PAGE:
1. Straight drive
Of all the shots that Sachin Tendulkar plays or chooses not to play, the straight drive has to be the one most pleasing to the eye. Sunil Gavaskar, who could play this shot as well as anyone, doesn’t get tired talking about it when he is in the commentary box. Sachin can play a straight drive dead straight or slightly to the left or the right of the bowler. To deny him scoring opportunities from this shot, over the years, the opposing captains started placing mid-on and mid-off fielders much straighter and a versatile player like him regularly took advantage of that by playing extra cover drive or an on-drive to the other side of these fielders.
2. Cover drive
A cover drive or often just a punch early in an innings is always a strong indication that Sachin is feeling good on that day. While people will remember him for thousands of exquisite cover drives over the years, they will also remember him for that famous innings of 241 not out at Sydney when he displayed exceptional control over his shot selection and didn’t play a single cover drive.
3. Six over point
If you are not already replaying in your head the six Sachin hit off Shoaib Akhtar in the 2003 World Cup, go to YouTube and catch the highlights again! That one shot set the tone for India’s innings in that match which India won comprehensively. Just for good measure, Sehwag – who made no attempt to hide his grin at Sachin’s shot – played a similar shot later in the innings as well.
4. Upper-cut over the slip cordon
I am not sure if I saw anyone else play this shot before Sachin did. A shot off Brett Lee comes to mind when Sachin would use the pace and bounce and just glide the ball over the slips for four with immense skill and control.
5. Hook for a six
Sachin doesn’t play this shot very often but every once in a while, as if to just show his full repertoire, he will hook a fast bowler over the square leg or the long leg boundary. The thing to admire about this shot is how quickly he gets into the right position and under the ball and the bat speed he generates.
6. Paddle sweep or lap shot behind the wicketkeeper
To counter lack of width and straight field placements that he was often faced with, Sachin started using this shot in ODIs to accumulate runs and open up the field. Later in the innings if the field placements were adjusted, he would switch his strategy and play squarer or straighter.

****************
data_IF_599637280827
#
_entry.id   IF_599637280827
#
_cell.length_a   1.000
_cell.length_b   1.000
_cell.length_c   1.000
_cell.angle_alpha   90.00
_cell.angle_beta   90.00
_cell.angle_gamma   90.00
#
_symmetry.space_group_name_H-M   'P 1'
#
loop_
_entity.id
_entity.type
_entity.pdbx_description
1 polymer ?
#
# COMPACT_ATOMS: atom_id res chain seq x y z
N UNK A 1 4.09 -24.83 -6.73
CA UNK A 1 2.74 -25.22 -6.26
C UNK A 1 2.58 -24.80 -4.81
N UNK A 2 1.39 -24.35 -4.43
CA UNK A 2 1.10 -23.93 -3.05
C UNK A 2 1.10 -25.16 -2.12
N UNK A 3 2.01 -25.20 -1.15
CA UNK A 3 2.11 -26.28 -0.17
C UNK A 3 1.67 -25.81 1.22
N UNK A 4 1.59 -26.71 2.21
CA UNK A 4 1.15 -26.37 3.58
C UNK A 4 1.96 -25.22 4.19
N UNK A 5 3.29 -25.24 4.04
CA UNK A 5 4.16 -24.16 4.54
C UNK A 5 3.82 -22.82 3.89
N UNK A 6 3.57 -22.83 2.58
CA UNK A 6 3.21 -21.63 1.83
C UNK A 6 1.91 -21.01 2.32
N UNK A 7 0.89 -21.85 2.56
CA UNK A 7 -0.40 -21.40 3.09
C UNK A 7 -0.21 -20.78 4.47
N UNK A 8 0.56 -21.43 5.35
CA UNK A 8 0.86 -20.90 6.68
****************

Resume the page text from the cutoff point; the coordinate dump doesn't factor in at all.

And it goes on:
7. Slog sweep six over mid-wicket to a spinner
Down on one knee and clearing a spinner over the mid-wicket fence is another shot (just like the hook shot off the fast bowler) that Sachin plays just once in a while. It is perhaps not as elegant as his straight drive but is a joy to watch and invariably takes the bowler by surprise.
8. Stepping out to hit straight sixes
In the early years of Sachin’s career, this was a shot that he almost played at will. He played it against both the off spinner and the leg spinner and could place it over long-off, long-on or mid- wicket depending on the trajectory of the ball and the field placements. This shot was on display several times in that famous innings where he took on Abdul Qadir and Mushtaq Ahmed in ‘89.
9. Pull over the in-field
Yet another shot that Sachin played a lot in the early part of his career. He scored a lot of runs using the pull shot, though occasionally he fell playing it as well. No wonder he plays this shot more selectively these days – another testament to his continuous evolution as a batsman.
10. Square cut / drive
One of the two shots that are present in perhaps every innings that Tendulkar plays. What is most remarkable about this shot is that he doesn’t need as much width as others do to play this shot and he can always find the gaps through the in-field.
11. A flick of the wrists to square-leg
This is the other trademark shot that has produced thousands of runs over the years and continues to do so. The best seat in the stadium is at square leg if you want to admire how early Sachin picks the length of a delivery from a fast bowler like Shaun Tait to flick it to the boundary.